The product security industry becomes more difficult as the world becomes more interconnected. According to Paul on his interview with the Left to Our Own Device podcast, there are 3 main challenges product security faces. The first challenge is following the best practice standards in every software and hardware component under the growing number of automotive cybersecurity regulations. It’s difficult to follow these standards because the maturity level of cybersecurity researchers and each company’s activities vary from one another.  

“Supplier and supply chain management in product security is one of the topics which are hard to fulfill because most companies do not have workforce and budget resources to handle best practice cybersecurity activities.” Said Paul.

Another challenge Paul points out is the different security requirements of manufacturers. For example, some manufacturers strictly follow Automotive Spice (Software Process Improvement and Capability Determination), while others don’t. “Even though LG decided to fix vulnerabilities with CBS 7.0 or above, some manufacturers choose to resolve all bugs regardless of CBS (Cross Border Security) abilities.”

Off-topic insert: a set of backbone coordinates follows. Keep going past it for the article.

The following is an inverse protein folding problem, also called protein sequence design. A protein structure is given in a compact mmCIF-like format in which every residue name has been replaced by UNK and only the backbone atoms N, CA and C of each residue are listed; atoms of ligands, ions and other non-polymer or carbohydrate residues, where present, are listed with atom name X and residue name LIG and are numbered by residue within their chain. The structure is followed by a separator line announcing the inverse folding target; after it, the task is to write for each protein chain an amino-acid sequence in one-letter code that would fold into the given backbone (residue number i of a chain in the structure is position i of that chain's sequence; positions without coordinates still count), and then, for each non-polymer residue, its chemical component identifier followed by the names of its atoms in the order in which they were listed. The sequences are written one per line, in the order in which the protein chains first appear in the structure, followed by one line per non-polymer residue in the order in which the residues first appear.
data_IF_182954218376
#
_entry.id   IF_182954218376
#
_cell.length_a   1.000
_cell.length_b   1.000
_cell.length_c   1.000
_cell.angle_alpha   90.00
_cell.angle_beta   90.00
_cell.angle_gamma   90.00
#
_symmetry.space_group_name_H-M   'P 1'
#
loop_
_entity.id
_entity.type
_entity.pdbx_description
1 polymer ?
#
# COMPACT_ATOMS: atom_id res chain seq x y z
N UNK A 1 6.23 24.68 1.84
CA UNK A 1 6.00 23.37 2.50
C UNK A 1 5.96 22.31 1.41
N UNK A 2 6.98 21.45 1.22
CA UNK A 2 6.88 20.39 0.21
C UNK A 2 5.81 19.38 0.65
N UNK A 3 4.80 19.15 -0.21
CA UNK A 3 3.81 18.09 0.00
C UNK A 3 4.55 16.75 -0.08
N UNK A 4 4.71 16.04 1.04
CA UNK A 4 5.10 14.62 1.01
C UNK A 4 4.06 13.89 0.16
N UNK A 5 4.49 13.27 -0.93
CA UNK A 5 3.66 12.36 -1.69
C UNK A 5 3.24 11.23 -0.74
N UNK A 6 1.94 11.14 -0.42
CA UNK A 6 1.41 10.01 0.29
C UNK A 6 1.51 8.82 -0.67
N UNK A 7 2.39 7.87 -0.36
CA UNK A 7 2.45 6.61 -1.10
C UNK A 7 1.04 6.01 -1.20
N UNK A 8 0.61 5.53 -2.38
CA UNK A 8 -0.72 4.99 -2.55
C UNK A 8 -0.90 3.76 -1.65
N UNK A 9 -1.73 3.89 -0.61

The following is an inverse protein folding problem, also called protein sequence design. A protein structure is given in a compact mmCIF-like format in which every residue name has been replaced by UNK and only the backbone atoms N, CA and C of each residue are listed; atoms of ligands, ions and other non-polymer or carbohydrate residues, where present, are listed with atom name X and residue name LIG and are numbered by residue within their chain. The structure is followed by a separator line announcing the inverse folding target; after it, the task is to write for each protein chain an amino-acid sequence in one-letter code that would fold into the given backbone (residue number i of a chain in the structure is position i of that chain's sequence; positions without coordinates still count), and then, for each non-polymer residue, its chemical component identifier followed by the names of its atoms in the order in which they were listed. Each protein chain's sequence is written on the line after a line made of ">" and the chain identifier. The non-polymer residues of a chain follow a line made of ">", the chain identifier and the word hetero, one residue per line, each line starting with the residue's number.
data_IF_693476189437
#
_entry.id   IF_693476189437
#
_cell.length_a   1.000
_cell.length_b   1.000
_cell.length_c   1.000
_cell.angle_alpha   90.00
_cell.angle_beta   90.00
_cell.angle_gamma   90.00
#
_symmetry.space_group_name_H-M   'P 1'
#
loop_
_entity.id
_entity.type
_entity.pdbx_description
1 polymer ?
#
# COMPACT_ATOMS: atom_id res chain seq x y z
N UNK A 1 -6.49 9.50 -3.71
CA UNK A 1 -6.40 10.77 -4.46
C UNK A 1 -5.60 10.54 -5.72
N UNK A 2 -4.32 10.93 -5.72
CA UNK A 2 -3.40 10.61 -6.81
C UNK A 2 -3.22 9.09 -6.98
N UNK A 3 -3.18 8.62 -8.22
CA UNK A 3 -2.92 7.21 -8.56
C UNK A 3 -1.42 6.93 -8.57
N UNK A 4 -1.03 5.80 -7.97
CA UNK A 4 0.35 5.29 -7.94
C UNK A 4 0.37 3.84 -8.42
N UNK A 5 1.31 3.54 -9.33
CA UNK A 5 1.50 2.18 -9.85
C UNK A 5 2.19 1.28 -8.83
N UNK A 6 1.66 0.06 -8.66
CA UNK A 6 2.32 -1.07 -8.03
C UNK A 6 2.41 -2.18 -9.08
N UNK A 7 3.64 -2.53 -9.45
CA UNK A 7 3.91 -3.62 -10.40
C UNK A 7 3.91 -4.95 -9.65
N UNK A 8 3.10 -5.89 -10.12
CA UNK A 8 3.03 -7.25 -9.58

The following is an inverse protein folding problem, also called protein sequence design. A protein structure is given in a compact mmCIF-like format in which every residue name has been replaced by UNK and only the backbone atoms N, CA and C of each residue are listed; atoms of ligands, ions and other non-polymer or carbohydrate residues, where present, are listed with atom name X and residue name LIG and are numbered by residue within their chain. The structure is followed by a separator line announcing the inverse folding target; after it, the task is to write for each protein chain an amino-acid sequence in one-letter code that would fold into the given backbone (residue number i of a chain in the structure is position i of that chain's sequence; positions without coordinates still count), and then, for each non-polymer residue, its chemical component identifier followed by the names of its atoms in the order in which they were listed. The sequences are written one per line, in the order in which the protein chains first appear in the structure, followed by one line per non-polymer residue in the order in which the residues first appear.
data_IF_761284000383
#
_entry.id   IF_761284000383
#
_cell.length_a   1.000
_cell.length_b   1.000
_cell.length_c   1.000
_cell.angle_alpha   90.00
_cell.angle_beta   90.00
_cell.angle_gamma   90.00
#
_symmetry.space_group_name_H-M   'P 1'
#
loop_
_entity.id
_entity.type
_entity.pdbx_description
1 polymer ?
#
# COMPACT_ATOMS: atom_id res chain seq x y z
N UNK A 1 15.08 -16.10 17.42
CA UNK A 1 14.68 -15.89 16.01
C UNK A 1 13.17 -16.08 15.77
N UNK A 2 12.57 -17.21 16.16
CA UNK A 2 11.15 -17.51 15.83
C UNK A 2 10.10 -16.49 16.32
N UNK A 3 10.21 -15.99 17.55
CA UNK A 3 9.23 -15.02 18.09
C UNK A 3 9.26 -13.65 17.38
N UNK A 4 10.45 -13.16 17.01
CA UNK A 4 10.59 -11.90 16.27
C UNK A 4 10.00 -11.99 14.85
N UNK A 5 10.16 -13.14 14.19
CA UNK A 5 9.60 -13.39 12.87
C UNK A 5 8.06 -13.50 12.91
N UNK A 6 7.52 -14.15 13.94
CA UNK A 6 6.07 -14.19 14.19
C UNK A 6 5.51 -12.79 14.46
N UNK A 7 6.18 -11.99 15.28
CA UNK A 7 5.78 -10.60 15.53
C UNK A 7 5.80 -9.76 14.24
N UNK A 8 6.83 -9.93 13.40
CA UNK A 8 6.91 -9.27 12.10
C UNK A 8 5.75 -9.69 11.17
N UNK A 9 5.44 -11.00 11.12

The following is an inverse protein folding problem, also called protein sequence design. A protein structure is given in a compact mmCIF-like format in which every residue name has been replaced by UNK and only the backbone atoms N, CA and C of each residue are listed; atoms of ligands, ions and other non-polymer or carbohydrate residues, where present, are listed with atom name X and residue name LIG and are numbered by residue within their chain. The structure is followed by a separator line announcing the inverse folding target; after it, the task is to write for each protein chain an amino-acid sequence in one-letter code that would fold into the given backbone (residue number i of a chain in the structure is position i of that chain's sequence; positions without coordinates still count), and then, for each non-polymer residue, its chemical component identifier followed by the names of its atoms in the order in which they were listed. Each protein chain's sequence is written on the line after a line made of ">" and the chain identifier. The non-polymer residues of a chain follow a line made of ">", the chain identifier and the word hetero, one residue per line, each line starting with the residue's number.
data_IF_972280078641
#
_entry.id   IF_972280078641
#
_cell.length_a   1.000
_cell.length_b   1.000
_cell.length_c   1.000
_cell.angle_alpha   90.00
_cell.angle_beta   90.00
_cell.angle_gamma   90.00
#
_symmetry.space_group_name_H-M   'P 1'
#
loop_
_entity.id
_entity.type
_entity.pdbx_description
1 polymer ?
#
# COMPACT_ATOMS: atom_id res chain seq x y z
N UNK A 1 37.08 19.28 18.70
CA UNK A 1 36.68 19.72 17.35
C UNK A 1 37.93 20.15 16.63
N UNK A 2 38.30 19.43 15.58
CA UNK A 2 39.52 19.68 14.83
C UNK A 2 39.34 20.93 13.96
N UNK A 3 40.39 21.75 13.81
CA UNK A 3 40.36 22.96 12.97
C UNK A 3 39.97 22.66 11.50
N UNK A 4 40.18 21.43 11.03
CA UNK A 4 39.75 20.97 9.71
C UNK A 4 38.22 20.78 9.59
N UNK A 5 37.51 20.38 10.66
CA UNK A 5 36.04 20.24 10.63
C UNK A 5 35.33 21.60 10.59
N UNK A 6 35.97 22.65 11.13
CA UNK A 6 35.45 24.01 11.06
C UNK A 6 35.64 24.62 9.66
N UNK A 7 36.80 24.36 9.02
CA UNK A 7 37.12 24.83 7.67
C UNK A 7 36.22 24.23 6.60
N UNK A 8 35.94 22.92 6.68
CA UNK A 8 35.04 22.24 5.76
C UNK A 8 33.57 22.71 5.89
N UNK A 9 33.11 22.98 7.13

Finally, Paul points out the lack of customized systems and platforms that satisfy manufacturer security requirements. For example, manufacturers don’t provide risk findings, mitigations, or SBOMs so instant responsive codes could be archived. Still, there is no feasible system to handle this problem.

How struggling tier-one manufacturers can embed better security across their entire lifecycle